On 8/16/06, Huw Collingbourne <huw / delthisbitdarkneon.com> wrote:
>
> "He Fa" <hfashina / hotmail.com> wrote in message
> news:7d906db0cf97f3b16d1da58da69f53f6 / example.com...
> > James Gray wrote:
> > I decided to just press on with my loose grasp of procs
> > and blocks and dive into:
> >
> > "Programming Ruby:The Pragmatic Programmer's Guide, First Edition (*)
> >
> > Hopefully, it'll just hit me or I'll have to find a new hobby
>
>
> I suspect you may be getting a bit too obsessive about those darn' blocks
> and procs. While blocks can be useful for all kinds of things, they are not
> 'central' to programming in Ruby. Some Ruby programmers tend to get a bit
> obsessive about blocks, procs, lambda functions and the like. If you find
> this stuff baffling (and unless you already have experience of a language
> such as Smalltalk or Scheme in which blocks are a 'natural' part of the
> language), they may initially seem very baffling indeed, my advice would be
> to use blocks only where they are absolutely required - namely, for
> iterating over collections of things as when, for example, iterating over
> the items in an array using the each() method.
>

Ruby's standard library is filled with methods that (often optionally)
take blocks as arguments. Ignoring them isn't gonna do you any good. A
closure is a function that remembers the environment it was defined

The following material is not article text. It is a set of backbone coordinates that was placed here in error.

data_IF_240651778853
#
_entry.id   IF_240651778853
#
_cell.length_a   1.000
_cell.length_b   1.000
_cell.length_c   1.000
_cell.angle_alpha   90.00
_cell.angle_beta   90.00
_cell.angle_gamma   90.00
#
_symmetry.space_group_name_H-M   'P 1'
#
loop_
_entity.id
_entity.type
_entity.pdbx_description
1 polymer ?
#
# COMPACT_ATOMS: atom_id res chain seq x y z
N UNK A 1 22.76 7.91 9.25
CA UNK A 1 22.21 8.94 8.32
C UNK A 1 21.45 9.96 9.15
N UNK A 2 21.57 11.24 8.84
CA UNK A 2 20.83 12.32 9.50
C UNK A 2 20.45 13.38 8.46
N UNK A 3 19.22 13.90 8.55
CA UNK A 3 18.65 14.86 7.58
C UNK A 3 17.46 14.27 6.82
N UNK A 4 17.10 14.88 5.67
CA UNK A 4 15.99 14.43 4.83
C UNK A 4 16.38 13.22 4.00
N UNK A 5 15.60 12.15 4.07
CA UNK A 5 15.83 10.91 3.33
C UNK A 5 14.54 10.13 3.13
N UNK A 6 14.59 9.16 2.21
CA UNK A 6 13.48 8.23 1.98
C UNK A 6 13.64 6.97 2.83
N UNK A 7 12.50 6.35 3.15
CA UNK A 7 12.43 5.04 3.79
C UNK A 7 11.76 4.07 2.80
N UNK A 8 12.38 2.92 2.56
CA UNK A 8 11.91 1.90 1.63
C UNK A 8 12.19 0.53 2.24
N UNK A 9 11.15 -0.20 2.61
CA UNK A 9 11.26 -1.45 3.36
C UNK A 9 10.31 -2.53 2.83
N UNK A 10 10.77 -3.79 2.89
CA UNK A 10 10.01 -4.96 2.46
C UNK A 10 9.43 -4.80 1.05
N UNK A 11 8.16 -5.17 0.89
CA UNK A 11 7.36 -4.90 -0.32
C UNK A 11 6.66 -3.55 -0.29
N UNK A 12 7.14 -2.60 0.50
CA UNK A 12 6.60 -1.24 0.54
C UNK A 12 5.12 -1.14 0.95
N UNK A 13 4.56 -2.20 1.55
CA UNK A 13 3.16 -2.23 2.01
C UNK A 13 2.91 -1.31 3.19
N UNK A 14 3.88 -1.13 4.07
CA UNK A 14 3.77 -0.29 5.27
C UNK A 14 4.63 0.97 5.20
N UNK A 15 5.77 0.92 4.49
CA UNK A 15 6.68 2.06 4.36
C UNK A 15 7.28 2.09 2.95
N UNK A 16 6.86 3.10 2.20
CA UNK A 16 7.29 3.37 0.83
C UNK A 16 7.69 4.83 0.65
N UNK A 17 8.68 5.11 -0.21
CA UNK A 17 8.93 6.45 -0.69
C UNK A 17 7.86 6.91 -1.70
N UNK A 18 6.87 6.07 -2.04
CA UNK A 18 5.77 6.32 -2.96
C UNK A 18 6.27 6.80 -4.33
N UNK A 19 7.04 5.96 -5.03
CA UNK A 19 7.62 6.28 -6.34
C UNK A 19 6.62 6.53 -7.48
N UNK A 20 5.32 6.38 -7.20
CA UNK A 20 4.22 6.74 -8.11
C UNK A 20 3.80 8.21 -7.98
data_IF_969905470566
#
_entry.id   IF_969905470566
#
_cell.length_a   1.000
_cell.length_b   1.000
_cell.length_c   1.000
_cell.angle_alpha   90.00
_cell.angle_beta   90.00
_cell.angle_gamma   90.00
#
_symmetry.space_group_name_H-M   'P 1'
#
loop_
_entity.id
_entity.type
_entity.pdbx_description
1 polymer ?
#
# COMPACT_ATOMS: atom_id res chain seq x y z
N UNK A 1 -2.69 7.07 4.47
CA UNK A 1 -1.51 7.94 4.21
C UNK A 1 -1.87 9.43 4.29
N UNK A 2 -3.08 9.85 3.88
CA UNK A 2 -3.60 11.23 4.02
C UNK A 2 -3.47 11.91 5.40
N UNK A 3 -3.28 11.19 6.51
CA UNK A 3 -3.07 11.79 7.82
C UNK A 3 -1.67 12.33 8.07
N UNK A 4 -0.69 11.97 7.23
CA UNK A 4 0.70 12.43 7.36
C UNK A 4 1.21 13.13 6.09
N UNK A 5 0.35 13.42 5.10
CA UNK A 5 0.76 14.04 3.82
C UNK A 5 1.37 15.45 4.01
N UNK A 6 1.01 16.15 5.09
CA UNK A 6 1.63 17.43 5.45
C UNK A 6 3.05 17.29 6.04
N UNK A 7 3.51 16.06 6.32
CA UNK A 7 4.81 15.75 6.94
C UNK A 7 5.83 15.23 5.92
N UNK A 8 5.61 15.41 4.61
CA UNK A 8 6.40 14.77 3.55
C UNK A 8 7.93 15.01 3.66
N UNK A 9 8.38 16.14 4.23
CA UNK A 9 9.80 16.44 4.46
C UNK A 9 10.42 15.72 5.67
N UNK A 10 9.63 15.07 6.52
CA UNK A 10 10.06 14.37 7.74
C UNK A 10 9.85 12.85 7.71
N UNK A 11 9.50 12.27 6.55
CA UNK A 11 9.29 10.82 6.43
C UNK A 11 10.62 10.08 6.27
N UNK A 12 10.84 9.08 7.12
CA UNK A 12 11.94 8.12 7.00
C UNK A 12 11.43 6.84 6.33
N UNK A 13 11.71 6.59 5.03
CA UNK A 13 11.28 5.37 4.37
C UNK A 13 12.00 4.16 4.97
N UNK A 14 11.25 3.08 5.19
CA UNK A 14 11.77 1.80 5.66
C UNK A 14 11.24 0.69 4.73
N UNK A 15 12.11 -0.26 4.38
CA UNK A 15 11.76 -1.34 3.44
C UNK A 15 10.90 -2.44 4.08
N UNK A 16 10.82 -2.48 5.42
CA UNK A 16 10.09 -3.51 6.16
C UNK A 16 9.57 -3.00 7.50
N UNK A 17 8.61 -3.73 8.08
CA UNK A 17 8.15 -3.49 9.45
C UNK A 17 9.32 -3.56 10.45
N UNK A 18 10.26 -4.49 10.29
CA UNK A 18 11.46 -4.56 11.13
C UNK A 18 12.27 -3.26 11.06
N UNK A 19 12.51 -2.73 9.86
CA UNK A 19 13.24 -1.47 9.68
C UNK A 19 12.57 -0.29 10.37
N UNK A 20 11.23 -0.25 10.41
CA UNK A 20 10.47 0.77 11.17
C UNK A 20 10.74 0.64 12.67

in, and if you don't understand the concept of a function, programming
is not for you.

> I wouldn't worry at all about using blocks as 'nameless functions' or
> passing and 'yielding' them. These can be useful in certain circumstances
> but then again, you could spend a lifetime doing perfectly productive
> programming in Ruby without ever doing any of those things ;-)
>

Ignoring closures, which are extensively used within Ruby's standard
library and a large part in what makes the language so good for many
tasks, is not going to do you any good at all.

> You may perhaps find my book, The Little Book Of Ruby, of some help. This is
> a free PDF book which you can download from: www.sapphiresteel.com
>
> While my book covers most of the essentials of Ruby - including things that
> often stump newcomers (blocks, mixins etc.) I've tried to keep restrict it
> to the essential details; you can also download all the source code for all
> the sample programs (personally, it's my feeling that programming topics are
> often easier to understand when you can try them out for yourself).
>
> best wishes
> Huw Collingbourne
>
> http://www.sapphiresteel.com
> Ruby Programming In Visual Studio 2005
>
>
>
>


-- 
- Simen